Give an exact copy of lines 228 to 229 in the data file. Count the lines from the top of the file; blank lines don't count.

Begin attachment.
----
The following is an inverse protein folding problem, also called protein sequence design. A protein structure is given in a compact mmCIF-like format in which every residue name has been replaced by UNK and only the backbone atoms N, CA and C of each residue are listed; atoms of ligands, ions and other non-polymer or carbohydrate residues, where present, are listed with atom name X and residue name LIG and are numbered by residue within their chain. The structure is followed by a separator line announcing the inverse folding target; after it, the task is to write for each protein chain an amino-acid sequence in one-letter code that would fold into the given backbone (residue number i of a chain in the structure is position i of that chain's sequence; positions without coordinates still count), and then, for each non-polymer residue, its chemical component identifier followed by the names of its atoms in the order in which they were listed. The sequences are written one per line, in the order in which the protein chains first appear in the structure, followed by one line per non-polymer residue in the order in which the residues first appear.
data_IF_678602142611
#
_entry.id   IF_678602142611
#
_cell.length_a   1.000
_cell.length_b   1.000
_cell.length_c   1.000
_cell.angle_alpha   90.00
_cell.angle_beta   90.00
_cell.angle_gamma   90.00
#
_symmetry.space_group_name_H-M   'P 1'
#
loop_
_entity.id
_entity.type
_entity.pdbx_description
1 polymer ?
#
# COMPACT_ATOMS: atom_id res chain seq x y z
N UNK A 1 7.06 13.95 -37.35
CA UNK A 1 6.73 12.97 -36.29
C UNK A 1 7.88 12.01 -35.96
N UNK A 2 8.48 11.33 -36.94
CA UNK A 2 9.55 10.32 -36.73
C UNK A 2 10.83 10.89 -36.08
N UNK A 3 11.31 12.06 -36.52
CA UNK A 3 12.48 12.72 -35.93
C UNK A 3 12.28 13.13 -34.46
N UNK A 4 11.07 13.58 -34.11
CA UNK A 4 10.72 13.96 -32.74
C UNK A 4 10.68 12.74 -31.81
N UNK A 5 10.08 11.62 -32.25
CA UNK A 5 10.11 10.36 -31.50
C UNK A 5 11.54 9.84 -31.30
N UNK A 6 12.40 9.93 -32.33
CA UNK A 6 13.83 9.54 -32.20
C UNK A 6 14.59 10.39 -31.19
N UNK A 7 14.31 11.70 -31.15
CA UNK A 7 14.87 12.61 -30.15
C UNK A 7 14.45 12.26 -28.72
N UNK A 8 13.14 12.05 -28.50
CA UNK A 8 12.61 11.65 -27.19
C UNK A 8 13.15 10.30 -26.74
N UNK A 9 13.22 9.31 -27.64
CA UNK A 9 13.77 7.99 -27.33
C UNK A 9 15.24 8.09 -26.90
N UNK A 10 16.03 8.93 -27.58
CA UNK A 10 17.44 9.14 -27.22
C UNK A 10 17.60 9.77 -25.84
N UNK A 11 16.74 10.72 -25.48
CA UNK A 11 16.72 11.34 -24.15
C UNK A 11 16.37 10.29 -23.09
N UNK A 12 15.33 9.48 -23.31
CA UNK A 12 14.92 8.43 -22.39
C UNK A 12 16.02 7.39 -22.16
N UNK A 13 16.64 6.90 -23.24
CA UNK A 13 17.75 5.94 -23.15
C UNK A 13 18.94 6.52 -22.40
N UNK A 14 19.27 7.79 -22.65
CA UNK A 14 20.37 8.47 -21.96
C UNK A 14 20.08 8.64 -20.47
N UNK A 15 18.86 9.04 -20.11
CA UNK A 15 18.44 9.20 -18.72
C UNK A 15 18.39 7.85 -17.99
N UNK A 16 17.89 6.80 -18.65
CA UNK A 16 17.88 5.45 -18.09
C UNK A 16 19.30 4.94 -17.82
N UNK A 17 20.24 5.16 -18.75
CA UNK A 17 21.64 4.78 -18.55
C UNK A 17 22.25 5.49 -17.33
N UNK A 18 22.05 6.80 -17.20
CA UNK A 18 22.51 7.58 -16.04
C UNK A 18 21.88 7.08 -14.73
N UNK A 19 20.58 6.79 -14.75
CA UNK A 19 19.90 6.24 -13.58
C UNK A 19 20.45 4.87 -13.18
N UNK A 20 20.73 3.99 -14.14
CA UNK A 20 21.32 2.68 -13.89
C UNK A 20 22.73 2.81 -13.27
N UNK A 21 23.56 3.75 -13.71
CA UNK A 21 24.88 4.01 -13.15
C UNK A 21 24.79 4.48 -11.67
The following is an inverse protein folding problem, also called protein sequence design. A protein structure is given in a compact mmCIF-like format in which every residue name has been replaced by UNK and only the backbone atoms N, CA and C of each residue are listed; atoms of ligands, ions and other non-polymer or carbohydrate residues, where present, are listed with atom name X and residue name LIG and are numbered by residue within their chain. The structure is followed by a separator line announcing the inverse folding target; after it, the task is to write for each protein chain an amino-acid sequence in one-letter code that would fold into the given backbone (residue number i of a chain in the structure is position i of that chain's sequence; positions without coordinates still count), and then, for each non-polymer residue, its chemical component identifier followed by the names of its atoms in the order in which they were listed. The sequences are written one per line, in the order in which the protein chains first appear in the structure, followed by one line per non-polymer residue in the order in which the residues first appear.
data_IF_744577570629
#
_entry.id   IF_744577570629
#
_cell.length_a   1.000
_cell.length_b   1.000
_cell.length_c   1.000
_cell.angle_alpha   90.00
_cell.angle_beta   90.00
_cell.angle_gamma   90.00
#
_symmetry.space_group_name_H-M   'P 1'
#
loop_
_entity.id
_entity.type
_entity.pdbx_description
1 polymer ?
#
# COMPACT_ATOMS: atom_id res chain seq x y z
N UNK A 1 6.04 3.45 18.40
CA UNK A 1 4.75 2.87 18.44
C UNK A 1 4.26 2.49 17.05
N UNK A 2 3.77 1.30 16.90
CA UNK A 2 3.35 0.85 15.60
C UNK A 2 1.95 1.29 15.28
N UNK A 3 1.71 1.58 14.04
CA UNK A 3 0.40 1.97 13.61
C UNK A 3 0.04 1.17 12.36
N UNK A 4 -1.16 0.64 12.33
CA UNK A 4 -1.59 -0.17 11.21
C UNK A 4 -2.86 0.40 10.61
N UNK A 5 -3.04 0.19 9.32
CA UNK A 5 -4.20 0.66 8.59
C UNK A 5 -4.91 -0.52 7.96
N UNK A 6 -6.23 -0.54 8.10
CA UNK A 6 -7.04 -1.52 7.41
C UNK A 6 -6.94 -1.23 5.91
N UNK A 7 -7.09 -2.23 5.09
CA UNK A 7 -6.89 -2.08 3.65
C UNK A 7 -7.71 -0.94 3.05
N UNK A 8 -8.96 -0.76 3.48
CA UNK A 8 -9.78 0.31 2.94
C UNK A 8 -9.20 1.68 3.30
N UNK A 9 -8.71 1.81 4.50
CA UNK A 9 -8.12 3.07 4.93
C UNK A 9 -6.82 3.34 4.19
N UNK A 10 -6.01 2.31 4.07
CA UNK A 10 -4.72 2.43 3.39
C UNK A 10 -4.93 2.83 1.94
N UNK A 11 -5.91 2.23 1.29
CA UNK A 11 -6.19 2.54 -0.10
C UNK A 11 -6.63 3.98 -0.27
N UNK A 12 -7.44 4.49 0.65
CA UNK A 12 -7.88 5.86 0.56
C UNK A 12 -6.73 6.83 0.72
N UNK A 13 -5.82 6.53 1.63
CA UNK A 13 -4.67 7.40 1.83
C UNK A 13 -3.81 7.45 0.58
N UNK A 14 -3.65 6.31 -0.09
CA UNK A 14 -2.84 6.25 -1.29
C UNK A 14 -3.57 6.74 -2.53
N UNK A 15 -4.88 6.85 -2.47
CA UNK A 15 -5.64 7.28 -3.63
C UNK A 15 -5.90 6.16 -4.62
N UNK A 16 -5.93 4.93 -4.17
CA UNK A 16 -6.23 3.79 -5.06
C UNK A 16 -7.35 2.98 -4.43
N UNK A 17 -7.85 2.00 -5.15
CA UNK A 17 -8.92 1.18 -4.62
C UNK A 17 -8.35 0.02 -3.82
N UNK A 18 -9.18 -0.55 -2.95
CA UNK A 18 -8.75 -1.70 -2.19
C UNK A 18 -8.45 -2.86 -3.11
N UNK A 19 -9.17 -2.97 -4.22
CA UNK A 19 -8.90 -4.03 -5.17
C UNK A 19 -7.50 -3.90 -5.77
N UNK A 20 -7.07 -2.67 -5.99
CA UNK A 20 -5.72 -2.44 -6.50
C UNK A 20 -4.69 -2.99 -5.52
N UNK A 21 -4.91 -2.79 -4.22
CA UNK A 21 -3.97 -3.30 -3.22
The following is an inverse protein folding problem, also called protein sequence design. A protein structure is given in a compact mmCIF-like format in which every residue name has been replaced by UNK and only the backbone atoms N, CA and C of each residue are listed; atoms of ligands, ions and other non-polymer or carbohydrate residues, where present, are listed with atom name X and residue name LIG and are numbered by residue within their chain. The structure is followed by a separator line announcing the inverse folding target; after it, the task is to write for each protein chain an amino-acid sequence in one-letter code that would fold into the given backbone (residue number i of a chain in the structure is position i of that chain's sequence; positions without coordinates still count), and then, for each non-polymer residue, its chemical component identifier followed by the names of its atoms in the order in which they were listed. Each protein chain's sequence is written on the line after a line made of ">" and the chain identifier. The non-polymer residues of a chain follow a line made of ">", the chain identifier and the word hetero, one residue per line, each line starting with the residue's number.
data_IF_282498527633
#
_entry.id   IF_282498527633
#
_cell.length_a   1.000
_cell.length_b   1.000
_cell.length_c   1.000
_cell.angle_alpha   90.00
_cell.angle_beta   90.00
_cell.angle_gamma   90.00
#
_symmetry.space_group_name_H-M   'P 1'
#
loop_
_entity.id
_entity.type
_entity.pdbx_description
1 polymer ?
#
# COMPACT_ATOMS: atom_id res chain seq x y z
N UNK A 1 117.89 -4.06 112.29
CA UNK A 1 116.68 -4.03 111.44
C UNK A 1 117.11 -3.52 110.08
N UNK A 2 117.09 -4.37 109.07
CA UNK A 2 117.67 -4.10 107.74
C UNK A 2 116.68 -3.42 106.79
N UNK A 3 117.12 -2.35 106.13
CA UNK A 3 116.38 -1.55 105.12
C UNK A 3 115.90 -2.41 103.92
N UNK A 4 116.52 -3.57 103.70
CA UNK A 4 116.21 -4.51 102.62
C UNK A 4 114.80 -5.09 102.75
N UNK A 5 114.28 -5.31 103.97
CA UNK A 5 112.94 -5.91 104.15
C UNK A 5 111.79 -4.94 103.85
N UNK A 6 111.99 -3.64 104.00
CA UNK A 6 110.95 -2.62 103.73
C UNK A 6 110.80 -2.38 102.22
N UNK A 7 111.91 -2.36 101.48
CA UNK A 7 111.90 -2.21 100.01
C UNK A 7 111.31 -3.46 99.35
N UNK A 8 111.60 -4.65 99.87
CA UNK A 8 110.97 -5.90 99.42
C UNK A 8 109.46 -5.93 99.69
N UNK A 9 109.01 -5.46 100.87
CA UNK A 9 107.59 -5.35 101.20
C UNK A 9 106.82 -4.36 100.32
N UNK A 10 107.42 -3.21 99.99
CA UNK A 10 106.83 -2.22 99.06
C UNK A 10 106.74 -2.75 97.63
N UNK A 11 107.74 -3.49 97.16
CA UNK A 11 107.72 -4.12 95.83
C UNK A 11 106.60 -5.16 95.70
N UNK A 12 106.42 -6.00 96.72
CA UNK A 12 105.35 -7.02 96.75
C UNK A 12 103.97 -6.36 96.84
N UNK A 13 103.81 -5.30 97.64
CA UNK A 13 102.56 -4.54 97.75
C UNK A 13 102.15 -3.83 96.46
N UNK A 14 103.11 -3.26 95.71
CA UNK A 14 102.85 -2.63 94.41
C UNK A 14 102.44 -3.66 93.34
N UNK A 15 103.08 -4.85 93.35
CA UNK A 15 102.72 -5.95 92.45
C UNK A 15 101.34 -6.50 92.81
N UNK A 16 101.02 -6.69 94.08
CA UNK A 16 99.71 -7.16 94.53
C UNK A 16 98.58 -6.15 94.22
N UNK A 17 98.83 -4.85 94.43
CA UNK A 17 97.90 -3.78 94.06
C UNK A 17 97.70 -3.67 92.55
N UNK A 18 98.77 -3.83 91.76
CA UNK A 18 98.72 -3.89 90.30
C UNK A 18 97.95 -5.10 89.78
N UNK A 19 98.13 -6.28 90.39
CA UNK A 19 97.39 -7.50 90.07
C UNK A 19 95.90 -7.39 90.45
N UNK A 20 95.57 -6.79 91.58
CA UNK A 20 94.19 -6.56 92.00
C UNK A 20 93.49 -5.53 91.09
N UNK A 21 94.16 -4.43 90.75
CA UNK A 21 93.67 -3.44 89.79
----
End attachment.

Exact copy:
N UNK A 14 103.11 -3.26 95.71
CA UNK A 14 102.85 -2.63 94.41